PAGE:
A FEW years ago they were playing pub gigs and enjoying recording their first music video on the roof of a multi-storey car park in Mexborough.
Last week, Bolton on Dearne boys The Sherlocks were signing copies of the debut album after living the dream of signing a deal with Infectious Records last Christmas.
Blood, sweat and tears has doubtless gone into the recording of their debut album, Live for the Moment, which takes its name from the title of their first ever single.
A passionate and ever-increasing fanbase will be waiting with bated breath for the chance to download a copy or finally hold it in their hands.
But to borrow the lyric of another Sherlocks track: “Was it really worth it after all?”
The answer to that depends on your expectations.
The Sherlocks don’t reinvent the musical wheel — I suspect they’d admit as much themselves — and their sound is not especially sophisticated but it’s hard to deny the fact they produce energising, pounding indie-rock tunes packed with singalong choruses.
Singer Kiaran Crook’s deep-throated delivery belies his boyish looks but has the strength to hold its own against the pumping, riff-laden backing of brother Brandon and mates Josh and Andy Davidson.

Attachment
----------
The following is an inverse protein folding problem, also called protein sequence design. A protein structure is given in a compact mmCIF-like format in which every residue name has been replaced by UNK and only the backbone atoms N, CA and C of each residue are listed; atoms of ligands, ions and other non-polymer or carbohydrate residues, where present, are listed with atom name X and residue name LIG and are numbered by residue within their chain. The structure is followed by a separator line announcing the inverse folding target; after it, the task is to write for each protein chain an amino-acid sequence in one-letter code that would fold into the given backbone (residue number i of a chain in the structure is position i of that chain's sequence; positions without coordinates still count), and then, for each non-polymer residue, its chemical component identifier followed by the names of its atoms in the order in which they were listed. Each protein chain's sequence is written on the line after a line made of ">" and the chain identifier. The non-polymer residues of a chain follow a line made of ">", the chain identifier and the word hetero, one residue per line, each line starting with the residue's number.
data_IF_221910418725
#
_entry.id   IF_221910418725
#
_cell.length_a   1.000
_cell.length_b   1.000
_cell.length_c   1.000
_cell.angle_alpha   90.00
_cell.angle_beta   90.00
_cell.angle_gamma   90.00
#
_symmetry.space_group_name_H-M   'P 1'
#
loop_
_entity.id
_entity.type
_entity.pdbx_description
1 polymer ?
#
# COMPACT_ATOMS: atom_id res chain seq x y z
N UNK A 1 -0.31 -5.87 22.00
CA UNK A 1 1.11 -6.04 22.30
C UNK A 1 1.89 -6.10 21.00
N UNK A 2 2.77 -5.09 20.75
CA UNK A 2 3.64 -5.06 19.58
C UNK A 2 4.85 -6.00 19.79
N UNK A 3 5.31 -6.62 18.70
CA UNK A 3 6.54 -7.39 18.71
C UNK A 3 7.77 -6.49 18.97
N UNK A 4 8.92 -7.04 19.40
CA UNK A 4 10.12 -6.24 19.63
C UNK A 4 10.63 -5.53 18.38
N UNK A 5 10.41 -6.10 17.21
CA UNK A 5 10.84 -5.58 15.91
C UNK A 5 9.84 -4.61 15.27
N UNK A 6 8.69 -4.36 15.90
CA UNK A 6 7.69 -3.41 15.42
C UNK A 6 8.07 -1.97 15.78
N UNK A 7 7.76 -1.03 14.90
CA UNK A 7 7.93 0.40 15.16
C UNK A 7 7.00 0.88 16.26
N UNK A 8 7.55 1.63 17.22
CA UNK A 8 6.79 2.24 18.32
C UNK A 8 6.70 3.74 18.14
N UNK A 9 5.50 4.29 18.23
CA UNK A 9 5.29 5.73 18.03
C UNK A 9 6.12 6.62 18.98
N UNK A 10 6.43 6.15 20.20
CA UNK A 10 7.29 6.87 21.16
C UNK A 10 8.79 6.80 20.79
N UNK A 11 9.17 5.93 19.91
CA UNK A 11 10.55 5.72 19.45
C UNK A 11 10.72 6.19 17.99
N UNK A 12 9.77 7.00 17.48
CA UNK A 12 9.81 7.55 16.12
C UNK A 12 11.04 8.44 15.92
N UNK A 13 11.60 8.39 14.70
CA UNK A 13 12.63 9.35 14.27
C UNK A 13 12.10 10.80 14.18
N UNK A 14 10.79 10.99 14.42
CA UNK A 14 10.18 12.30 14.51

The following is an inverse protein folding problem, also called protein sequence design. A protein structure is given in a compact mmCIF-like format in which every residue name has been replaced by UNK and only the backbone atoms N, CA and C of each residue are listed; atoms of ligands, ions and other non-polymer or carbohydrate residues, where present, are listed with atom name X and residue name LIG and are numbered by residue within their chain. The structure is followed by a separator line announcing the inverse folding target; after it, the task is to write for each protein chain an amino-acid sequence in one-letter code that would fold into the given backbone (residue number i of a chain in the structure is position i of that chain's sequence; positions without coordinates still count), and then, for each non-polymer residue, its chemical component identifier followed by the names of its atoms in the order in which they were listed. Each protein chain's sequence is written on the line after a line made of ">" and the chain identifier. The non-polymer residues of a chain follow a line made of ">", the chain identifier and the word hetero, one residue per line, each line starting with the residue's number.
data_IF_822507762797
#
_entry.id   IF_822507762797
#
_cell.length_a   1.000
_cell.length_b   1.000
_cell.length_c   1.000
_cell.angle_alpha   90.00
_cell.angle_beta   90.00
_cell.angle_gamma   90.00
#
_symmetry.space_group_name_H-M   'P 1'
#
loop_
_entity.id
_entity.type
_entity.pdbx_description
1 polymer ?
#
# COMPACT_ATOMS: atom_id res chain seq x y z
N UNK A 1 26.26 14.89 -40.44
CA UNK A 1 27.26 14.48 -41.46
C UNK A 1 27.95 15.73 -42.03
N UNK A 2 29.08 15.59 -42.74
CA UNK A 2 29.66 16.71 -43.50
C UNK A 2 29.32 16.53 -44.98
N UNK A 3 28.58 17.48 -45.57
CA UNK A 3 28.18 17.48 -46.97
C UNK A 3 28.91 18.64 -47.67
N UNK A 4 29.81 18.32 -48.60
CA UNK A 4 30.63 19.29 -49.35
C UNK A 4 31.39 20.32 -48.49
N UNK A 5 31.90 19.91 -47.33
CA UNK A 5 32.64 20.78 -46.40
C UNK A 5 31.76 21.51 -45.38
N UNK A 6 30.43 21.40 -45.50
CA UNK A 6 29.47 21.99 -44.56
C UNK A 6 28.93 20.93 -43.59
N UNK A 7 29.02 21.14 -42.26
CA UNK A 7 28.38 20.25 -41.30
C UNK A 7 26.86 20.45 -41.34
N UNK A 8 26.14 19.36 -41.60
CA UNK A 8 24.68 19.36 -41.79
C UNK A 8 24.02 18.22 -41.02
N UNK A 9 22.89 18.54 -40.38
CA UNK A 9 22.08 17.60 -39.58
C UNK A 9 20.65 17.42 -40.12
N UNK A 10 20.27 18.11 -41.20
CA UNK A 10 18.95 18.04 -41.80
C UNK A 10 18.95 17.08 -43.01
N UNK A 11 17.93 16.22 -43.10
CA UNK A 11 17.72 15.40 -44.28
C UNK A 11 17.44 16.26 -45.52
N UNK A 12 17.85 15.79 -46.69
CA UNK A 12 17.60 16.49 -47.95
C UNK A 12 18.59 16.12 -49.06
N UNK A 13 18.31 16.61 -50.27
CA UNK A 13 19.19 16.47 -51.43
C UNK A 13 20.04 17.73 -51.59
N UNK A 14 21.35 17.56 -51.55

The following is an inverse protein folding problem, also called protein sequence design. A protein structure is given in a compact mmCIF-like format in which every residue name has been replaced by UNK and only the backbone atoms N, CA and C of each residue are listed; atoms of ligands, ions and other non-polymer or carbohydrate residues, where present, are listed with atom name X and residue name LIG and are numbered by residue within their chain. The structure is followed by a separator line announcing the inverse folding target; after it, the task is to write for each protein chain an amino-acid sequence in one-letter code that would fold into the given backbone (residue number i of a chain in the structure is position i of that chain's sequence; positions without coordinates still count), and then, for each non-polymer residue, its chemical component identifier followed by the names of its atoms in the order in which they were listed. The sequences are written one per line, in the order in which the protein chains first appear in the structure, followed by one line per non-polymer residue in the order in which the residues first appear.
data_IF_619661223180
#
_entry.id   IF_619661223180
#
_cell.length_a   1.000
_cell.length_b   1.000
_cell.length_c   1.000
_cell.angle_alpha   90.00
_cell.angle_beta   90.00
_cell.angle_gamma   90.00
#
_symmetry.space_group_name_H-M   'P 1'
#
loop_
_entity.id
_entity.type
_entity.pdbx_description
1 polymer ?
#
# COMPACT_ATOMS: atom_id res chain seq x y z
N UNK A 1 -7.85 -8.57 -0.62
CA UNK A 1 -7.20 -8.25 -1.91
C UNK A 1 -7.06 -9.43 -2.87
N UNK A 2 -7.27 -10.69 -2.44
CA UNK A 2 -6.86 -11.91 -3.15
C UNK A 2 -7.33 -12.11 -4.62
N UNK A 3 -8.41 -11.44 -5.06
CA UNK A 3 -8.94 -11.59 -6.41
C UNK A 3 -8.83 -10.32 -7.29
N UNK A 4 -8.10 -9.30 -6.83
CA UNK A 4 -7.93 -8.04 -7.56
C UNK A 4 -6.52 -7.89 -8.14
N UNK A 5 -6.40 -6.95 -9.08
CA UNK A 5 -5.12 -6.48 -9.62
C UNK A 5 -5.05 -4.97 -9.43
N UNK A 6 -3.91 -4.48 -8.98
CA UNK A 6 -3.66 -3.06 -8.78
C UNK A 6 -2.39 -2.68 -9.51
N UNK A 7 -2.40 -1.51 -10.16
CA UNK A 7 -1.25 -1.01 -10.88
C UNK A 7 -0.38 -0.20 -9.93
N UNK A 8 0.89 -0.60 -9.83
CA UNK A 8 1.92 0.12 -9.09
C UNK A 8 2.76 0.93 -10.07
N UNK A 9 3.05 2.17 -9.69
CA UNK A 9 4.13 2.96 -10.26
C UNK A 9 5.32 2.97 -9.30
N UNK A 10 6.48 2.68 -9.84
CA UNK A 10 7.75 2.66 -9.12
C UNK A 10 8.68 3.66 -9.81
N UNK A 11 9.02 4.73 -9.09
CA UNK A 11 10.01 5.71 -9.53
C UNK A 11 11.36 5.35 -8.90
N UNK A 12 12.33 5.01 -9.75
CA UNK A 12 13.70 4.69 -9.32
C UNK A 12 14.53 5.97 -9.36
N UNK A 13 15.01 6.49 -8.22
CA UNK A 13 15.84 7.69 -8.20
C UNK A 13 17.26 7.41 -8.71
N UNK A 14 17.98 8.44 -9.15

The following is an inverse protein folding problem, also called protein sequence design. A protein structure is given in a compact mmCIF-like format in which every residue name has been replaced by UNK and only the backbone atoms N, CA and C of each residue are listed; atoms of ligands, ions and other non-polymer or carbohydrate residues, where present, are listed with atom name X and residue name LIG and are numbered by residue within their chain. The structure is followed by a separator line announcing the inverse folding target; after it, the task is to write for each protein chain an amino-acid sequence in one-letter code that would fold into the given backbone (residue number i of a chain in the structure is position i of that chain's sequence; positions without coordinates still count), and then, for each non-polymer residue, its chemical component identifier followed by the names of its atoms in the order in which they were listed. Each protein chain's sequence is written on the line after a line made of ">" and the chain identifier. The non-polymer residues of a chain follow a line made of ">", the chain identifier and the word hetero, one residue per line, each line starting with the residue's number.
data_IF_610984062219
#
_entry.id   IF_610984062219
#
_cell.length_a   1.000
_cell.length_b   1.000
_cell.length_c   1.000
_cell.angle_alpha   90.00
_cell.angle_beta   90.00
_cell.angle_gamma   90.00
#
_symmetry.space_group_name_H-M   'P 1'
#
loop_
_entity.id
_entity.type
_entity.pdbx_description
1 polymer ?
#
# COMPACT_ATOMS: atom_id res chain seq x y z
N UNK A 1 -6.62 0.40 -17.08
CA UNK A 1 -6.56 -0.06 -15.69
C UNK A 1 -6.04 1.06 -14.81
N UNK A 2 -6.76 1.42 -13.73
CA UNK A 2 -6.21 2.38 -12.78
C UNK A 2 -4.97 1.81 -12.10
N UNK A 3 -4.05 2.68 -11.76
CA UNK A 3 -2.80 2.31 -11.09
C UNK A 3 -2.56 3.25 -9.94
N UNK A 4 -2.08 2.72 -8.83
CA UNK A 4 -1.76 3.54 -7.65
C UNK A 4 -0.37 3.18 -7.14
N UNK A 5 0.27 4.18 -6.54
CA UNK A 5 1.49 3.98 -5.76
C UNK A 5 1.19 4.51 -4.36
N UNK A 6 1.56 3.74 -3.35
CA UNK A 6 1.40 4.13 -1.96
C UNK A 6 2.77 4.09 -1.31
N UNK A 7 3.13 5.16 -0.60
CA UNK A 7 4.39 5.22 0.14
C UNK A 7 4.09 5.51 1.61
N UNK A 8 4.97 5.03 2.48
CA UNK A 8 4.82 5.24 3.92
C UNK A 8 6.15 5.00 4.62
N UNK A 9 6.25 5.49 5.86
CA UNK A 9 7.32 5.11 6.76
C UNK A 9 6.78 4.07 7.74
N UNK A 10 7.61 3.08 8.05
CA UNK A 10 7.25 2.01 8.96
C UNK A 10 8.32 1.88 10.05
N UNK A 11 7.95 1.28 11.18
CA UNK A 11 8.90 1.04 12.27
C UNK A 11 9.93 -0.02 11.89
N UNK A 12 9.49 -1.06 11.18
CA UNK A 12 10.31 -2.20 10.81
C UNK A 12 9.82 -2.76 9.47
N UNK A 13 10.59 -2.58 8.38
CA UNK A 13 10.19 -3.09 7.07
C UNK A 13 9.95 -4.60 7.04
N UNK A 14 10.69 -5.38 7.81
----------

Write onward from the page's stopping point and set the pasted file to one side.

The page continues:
The singles which have made their name — Last Night, Escapade, Will You Be There and, of course, Live for the Moment, are all present — and I have to say the latter remains the band’s most vibrant outing yet.
The album also offers the chance to discover a clutch of new tracks, and the test of its value is whether they are just their to fill out the 12-track running time or deserve inclusion in their own right.
Of these, the soft-rock lament of Turn Back the Clock is perhaps the best, while Blue never quite fulfils its promise and Nobody Knows, reminicent of early Arctic Monkeys, fails to truly fly.
Motions, a foot-tapping, Killers-eque, Americana-tinged offer of support, fits in oddly well but I’m afraid album closer Candlelight rather washed over me.
Crook’s lyrics generally deal with the experiences of the downtrodden, the self-deluded and the disappointed, which again seems at odds with his tender years.
Perhaps it is to The Sherlocks’ credit that despite the melancholy tone of their subject matter, their music retains the power to seduce.
And their abilities on their chosen instruments can’t fail to impress given their average age of just 21.
The new tracks are a mixed bag but the much-loved singles, some of which have been re-recorded, have survived intact and pack as much punch as ever.
Whether Live for the Moment wins them new fans remains to be seen, but those already hooked have been well-served and should be pretty happy.
The next step is to escape comparisons with other acts and establish their own distinctive sound.
Whether these likeable South Yorkshire lads can master that challenge remains to be seen, but it’s going to be fun finding out.